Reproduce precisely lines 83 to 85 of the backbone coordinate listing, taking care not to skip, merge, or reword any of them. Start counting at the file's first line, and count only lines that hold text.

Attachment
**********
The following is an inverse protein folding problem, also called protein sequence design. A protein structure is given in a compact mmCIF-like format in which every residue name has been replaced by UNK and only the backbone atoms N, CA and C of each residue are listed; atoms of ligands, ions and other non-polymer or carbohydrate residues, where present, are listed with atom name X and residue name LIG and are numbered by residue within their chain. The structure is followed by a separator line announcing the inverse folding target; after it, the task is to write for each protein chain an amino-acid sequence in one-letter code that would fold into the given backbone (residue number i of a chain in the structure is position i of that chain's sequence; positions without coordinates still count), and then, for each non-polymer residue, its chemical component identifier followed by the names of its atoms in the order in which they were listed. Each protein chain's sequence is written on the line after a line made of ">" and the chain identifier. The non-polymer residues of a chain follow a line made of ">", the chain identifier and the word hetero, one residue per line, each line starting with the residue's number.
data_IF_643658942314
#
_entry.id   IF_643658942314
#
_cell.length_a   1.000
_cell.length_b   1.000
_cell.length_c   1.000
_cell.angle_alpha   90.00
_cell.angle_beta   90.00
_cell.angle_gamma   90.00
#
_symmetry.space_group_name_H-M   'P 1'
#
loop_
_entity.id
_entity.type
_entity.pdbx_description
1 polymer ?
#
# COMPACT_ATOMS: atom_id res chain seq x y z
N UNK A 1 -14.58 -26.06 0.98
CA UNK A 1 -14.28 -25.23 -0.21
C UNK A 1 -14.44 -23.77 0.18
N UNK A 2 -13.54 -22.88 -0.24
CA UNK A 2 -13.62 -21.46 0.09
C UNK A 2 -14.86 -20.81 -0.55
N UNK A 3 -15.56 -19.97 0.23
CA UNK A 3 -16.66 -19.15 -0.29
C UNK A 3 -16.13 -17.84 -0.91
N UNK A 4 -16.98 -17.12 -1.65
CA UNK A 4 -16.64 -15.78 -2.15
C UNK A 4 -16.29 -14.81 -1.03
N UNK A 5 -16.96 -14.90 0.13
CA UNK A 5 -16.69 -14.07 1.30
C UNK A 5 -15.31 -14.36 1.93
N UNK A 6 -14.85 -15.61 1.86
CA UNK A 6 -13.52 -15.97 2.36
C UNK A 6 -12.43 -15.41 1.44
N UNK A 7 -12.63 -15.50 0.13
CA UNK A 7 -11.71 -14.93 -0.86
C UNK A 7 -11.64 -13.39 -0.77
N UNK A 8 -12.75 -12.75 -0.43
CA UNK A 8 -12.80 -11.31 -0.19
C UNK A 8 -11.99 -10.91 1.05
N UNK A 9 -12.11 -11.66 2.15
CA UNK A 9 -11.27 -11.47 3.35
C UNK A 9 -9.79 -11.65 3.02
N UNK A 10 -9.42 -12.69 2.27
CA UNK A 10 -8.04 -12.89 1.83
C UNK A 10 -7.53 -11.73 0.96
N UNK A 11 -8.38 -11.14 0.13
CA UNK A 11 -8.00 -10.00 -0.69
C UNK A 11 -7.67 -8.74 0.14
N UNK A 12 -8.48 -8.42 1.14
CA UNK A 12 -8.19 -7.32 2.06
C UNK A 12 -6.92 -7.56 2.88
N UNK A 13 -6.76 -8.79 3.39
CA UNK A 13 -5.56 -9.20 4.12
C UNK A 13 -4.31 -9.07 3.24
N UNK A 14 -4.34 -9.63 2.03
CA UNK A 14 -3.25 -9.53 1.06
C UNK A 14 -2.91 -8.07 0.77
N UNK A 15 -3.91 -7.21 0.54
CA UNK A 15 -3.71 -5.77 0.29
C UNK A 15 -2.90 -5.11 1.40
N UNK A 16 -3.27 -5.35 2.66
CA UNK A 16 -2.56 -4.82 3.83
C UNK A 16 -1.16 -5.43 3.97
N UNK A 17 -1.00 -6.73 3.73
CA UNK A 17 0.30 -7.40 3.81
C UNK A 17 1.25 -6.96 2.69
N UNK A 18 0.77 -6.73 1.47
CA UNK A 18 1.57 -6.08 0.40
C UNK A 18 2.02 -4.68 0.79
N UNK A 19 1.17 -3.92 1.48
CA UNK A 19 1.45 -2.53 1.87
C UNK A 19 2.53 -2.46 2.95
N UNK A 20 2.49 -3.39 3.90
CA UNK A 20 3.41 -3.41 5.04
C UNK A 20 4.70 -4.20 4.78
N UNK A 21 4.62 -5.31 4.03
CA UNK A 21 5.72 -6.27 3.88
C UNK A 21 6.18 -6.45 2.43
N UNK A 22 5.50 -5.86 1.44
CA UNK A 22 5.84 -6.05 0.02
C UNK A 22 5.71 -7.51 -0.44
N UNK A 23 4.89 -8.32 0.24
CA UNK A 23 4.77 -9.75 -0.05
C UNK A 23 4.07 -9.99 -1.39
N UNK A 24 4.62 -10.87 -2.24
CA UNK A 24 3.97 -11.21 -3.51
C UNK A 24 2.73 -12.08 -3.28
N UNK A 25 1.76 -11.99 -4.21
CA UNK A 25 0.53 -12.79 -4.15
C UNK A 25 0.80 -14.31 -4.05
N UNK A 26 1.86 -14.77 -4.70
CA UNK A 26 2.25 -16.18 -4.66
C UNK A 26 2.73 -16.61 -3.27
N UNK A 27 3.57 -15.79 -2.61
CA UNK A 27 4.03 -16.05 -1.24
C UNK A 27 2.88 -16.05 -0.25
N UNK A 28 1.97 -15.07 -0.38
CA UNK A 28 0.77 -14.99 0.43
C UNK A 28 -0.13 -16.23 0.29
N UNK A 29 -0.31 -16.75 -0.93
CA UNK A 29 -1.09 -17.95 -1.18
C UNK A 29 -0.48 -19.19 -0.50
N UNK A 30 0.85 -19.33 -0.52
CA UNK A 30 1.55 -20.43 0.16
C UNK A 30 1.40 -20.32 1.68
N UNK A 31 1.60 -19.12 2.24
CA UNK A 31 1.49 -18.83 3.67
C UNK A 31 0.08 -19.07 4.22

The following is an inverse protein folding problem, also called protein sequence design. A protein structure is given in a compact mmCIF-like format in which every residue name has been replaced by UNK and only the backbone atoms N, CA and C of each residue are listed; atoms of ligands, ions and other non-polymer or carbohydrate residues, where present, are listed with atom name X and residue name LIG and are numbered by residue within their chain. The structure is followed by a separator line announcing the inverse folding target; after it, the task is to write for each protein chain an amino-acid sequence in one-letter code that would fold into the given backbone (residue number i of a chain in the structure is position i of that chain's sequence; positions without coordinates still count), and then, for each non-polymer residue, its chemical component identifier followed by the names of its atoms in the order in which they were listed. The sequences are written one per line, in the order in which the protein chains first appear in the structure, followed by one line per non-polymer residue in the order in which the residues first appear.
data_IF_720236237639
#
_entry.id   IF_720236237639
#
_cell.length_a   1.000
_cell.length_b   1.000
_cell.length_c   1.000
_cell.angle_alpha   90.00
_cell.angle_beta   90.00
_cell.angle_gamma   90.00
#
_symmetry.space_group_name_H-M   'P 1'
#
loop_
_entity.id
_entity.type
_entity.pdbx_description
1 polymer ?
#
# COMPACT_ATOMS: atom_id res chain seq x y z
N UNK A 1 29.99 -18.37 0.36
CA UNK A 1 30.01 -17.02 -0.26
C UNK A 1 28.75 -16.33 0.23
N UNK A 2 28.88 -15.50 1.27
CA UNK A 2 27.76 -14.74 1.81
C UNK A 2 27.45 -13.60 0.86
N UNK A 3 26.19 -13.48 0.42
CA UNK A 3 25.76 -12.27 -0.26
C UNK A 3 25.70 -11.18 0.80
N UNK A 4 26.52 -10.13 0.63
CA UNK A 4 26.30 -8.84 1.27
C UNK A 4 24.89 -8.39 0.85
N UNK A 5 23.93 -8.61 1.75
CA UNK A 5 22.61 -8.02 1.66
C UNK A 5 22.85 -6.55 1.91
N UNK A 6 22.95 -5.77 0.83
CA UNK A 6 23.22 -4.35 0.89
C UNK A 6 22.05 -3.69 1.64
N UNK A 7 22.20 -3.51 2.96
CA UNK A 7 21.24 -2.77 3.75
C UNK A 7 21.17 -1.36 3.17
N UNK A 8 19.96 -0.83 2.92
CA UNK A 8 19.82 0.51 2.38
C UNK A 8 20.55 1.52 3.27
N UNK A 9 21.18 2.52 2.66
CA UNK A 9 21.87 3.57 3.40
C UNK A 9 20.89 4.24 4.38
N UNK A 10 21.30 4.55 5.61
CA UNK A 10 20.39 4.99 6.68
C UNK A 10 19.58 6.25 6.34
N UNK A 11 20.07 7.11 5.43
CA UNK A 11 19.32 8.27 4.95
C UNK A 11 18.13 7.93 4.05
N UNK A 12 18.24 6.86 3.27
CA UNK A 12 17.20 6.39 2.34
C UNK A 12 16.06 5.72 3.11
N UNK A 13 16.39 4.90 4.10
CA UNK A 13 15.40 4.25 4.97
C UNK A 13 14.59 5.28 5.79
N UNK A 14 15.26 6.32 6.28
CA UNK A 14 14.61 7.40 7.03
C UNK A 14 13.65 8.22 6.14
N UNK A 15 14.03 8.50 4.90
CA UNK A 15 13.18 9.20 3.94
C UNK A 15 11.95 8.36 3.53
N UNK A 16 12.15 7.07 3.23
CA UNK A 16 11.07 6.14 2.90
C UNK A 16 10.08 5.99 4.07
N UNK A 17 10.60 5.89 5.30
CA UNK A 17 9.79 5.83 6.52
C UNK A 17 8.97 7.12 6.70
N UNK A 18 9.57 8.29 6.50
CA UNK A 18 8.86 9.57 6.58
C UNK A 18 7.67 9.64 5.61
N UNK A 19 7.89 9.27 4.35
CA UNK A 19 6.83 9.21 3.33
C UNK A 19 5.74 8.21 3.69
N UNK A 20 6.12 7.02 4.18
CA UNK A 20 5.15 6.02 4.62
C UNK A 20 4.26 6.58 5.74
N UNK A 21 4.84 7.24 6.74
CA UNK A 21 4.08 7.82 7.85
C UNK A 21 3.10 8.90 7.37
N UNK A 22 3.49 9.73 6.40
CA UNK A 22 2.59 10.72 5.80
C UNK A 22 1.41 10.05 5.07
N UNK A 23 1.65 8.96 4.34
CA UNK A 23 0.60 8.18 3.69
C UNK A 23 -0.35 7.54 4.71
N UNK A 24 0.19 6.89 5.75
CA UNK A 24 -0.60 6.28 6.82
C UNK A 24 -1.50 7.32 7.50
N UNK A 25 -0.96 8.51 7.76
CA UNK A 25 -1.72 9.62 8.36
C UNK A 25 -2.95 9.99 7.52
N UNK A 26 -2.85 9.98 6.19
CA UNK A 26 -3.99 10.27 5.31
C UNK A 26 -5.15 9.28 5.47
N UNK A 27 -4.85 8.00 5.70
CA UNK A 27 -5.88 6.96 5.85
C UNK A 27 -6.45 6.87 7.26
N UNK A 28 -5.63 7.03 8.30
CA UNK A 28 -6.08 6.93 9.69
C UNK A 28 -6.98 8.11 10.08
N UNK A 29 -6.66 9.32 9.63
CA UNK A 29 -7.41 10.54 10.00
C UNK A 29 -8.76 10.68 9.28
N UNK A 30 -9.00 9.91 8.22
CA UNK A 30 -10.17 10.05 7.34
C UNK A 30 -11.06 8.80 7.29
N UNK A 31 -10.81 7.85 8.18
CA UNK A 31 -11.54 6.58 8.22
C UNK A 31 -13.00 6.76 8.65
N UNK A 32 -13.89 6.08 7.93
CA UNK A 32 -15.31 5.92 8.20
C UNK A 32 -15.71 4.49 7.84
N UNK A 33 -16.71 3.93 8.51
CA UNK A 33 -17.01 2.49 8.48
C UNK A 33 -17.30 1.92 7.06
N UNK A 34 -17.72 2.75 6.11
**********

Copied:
CA UNK A 21 5.72 -6.27 3.88
C UNK A 21 6.18 -6.45 2.43
N UNK A 22 5.50 -5.86 1.44